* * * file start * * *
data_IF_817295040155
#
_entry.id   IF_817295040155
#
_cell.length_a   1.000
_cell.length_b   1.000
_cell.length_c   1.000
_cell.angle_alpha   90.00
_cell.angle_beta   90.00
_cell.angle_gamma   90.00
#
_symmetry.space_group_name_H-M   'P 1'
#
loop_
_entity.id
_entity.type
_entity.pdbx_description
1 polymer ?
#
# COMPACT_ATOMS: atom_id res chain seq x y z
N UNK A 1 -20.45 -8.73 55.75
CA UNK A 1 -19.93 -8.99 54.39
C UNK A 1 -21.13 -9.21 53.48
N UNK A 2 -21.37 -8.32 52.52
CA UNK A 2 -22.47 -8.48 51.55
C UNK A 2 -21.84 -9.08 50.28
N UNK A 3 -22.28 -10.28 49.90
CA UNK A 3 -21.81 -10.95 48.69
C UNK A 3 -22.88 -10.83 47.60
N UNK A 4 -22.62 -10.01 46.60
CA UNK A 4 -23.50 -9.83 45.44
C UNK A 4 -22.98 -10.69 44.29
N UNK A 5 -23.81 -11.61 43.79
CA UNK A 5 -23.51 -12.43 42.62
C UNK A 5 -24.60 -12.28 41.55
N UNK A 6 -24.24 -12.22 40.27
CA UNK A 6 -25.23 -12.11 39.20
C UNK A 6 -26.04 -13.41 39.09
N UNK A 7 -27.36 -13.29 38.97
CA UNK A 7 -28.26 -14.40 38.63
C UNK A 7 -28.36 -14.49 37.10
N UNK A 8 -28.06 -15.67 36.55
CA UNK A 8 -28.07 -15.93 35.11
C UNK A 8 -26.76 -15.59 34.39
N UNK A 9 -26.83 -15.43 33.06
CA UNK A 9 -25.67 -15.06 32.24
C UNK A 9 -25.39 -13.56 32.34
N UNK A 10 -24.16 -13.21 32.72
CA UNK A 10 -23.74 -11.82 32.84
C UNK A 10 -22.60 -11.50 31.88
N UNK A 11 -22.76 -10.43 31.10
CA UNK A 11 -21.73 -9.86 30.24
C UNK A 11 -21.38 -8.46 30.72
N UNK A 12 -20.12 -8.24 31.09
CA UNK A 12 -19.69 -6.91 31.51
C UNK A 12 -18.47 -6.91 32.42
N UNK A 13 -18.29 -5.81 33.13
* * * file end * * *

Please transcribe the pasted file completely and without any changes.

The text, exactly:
data_IF_817295040155
#
_entry.id   IF_817295040155
#
_cell.length_a   1.000
_cell.length_b   1.000
_cell.length_c   1.000
_cell.angle_alpha   90.00
_cell.angle_beta   90.00
_cell.angle_gamma   90.00
#
_symmetry.space_group_name_H-M   'P 1'
#
loop_
_entity.id
_entity.type
_entity.pdbx_description
1 polymer ?
#
# COMPACT_ATOMS: atom_id res chain seq x y z
N UNK A 1 -20.45 -8.73 55.75
CA UNK A 1 -19.93 -8.99 54.39
C UNK A 1 -21.13 -9.21 53.48
N UNK A 2 -21.37 -8.32 52.52
CA UNK A 2 -22.47 -8.48 51.55
C UNK A 2 -21.84 -9.08 50.28
N UNK A 3 -22.28 -10.28 49.90
CA UNK A 3 -21.81 -10.95 48.69
C UNK A 3 -22.88 -10.83 47.60
N UNK A 4 -22.62 -10.01 46.60
CA UNK A 4 -23.50 -9.83 45.44
C UNK A 4 -22.98 -10.69 44.29
N UNK A 5 -23.81 -11.61 43.79
CA UNK A 5 -23.51 -12.43 42.62
C UNK A 5 -24.60 -12.28 41.55
N UNK A 6 -24.24 -12.22 40.27
CA UNK A 6 -25.23 -12.11 39.20
C UNK A 6 -26.04 -13.41 39.09
N UNK A 7 -27.36 -13.29 38.97
CA UNK A 7 -28.26 -14.40 38.63
C UNK A 7 -28.36 -14.49 37.10
N UNK A 8 -28.06 -15.67 36.55
CA UNK A 8 -28.07 -15.93 35.11
C UNK A 8 -26.76 -15.59 34.39
N UNK A 9 -26.83 -15.43 33.06
CA UNK A 9 -25.67 -15.06 32.24
C UNK A 9 -25.39 -13.56 32.34
N UNK A 10 -24.16 -13.21 32.72
CA UNK A 10 -23.74 -11.82 32.84
C UNK A 10 -22.60 -11.50 31.88
N UNK A 11 -22.76 -10.43 31.10
CA UNK A 11 -21.73 -9.86 30.24
C UNK A 11 -21.38 -8.46 30.72
N UNK A 12 -20.12 -8.24 31.09
CA UNK A 12 -19.69 -6.91 31.51
C UNK A 12 -18.47 -6.91 32.42
N UNK A 13 -18.29 -5.81 33.13